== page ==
MAS­CHINE

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Computer Music - - Make Music Now -

01Mas­chine 2.7 in­tro­duced Bass Synth, a quick and easy built-in monosynth with a beefy, squelchy 303-es­que sound. Like its sta­ble­mates Drum Synth and Sampler, Bass Synth has been de­signed with hands-on tweak­a­bil­ity in mind, the main page of­fer­ing con­trol over os­cil­la­tor wave­form (mor­ph­ing from sine to square via saw and tri­an­gle), fil­ter (in­clud­ing en­ve­lope mod­u­la­tion) and dis­tor­tion, and Glide on/off slip­ping into page 2. It also comes with a de­cent list of pre­sets (in the browser’s Sounds sec­tion), com­plete with ef­fects chains. The tip here, then, is: don’t over­look Bass Synth! It may not be a par­tic­u­larly flex­i­ble or ver­sa­tile in­stru­ment, but when you need a cone-rat­tling b-line in a hurry, it’s a fan­tas­tic op­tion. And if you’re se­quenc­ing Bass Synth with Mas­chine Jam, you can use the top row of but­tons in the step se­quencer to turn Glide on and off for each step, aci­i­iid-style!

02Also new in Mas­chine 2.7, the Iso­mor­phic key­board mode for Mas­chine Jam takes in­spi­ra­tion from Able­ton Push’s In Key mode, map­ping only the notes of the cho­sen scale to the grid but­tons, mak­ing it im­pos­si­ble to play out of key and easy to con­struct chords and riffs. In 3rds mode, for ex­am­ple, tri­ads are laid out across sets of ad­ja­cent but­tons, hor­i­zon­tally or ver­ti­cally.

03You’re prob­a­bly al­ready aware of the Ex­port Op­tions di­a­log ( File » Ex­port

» Op­tions), with which you can nor­malise your ar­range­ment ren­ders, choose WAV or AIFF file for­mat, and set the sam­ple rate and bit depth. But did you know that th­ese set­tings are also ap­plied to pat­terns ex­ported via drag and drop? You can set them once, safe in the knowl­edge that all your au­dio ex­ports – no mat­ter how they’re made – will come cor­rect.

06The Mas­chine Mk3 and Stu­dio con­trollers make ac­cess­ing their glo­ri­ous on­screen mixer easy thanks to the big, ob­vi­ous Mixer but­tons. If you’re us­ing Mas­chine Mk1, Mk2 or Mikro, you do have sim­i­lar func­tion­al­ity (al­beit mi­nus the flashy graph­ics), but how to get to it isn’t at all ob­vi­ous: press the Shift and Sam­pling but­tons. Even less ob­vi­ous is the but­ton combo re­quired to switch the top sec­tion of the Mas­chine soft­ware from the Ar­ranger/Ideas view to the Mixer View: Shift and Nav­i­gate. This is ac­tu­ally quicker than on Mk3/Stu­dio, where you have to en­ter Soft­ware Nav­i­ga­tion mode. This mode also lets you hide and re­veal the Browser and Con­trol Lane sec­tion, switch be­tween Ar­ranger and Ideas views, and zoom and scroll the Ar­ranger time­line and Pat­tern Ed­i­tor.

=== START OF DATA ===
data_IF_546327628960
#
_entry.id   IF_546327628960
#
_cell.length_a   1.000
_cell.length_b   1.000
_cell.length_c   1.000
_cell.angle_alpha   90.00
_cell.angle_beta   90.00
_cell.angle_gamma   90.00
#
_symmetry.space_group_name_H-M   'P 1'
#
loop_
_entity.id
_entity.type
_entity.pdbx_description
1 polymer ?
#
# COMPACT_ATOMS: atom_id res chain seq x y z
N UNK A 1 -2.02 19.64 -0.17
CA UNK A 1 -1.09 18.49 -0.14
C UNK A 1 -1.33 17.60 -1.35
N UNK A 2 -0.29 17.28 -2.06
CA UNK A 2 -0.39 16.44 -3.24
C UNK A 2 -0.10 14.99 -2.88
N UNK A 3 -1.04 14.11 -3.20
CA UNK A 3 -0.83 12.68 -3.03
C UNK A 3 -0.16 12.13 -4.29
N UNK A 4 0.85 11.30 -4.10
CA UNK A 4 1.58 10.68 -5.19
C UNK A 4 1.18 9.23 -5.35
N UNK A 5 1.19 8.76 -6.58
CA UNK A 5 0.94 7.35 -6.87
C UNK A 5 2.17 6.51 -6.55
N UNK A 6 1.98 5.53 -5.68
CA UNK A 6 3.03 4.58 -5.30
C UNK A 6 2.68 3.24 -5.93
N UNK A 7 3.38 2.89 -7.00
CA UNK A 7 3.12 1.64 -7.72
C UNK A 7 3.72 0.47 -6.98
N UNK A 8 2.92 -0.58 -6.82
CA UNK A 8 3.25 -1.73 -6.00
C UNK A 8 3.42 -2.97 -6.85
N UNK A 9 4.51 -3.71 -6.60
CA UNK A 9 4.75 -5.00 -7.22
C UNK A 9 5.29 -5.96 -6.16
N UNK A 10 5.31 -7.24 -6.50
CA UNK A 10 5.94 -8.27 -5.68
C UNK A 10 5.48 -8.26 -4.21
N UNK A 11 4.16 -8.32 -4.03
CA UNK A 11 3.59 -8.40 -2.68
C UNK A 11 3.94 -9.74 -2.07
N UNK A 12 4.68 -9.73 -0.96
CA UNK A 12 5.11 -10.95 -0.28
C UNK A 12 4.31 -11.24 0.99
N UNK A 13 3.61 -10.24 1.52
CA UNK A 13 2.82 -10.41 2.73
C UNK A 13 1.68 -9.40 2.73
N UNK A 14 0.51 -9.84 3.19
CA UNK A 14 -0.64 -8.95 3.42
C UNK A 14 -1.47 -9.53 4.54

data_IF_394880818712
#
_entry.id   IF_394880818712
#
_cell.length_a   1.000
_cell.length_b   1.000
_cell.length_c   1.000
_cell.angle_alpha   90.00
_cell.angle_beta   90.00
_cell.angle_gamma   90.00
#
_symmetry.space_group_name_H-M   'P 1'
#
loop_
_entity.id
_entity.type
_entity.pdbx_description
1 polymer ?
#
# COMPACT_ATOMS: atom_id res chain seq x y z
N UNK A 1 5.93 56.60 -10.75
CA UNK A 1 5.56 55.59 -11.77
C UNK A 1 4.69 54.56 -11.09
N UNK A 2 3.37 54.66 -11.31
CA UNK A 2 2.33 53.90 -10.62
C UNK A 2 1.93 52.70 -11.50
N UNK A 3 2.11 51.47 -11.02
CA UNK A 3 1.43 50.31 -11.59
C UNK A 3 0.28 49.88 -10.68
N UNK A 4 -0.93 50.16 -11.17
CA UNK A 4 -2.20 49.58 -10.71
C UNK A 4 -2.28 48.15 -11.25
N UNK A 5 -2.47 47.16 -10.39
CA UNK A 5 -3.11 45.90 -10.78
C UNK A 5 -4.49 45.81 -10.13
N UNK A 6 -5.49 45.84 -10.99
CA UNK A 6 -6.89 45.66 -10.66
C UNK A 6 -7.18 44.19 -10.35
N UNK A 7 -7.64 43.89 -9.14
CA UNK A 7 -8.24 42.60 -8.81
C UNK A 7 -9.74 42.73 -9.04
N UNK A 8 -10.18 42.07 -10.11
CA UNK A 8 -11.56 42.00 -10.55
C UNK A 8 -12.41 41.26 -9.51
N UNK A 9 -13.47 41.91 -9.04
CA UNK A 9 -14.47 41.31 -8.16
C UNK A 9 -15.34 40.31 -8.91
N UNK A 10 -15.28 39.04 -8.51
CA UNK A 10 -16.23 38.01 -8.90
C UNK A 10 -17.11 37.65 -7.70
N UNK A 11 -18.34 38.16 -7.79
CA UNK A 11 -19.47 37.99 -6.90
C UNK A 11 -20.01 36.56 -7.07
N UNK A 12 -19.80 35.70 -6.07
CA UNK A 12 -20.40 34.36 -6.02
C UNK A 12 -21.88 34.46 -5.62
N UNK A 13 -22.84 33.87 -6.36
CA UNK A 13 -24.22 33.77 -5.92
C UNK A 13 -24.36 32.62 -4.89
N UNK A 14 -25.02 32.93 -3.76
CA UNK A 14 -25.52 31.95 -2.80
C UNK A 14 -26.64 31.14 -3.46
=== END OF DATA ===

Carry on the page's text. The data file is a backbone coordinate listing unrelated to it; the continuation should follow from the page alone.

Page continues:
07Given the seem­ingly sim­ple on/off nature of your Mas­chine con­troller’s Record but­ton, you could be for­given for miss­ing the op­tion to set the Pat­tern Length prior to record­ing by hold­ing it down and turn­ing Knob 4 or press­ing But­tons 5-8. And here’s an­other top record­ing tip: rather than con­stantly hold down the Auto but­ton to record pa­ram­e­ter mod­u­la­tion into the Con­trol Lane, press Shift and Auto in­stead to tog­gle mod­u­la­tion record­ing on un­til Auto is pressed again to turn it off.

08As well as pre­sent­ing a very dif­fer­ent way of in­ter­act­ing with the Mas­chine soft­ware to that of the 4x4 con­trollers, Mas­chine Jam also makes a fan­tas­tic part­ner for any of them. Ob­vi­ously, the 8x8 but­ton grid works bril­liantly in con­junc­tion with the 4x4 pads, bring­ing live per­for­mance and step se­quenc­ing to­gether; but the abil­ity to op­er­ate two sets of mix­ing and/or sound shap­ing pa­ram­e­ters at once – the Mixer Level faders with Mas­chine Mk3’s knobs, say, at the same time as the Aux sends or plugin con­trols with Mas­chine Jam’s touch­strips – is equally em­pow­er­ing.

When record­ing, you can quan­tise your notes on the way in, help­ing you keep the flow

Mas­chine Jam is a wel­come ex­ten­sion to the Mas­chine sys­tem, rather than an al­ter­na­tive or re­place­ment

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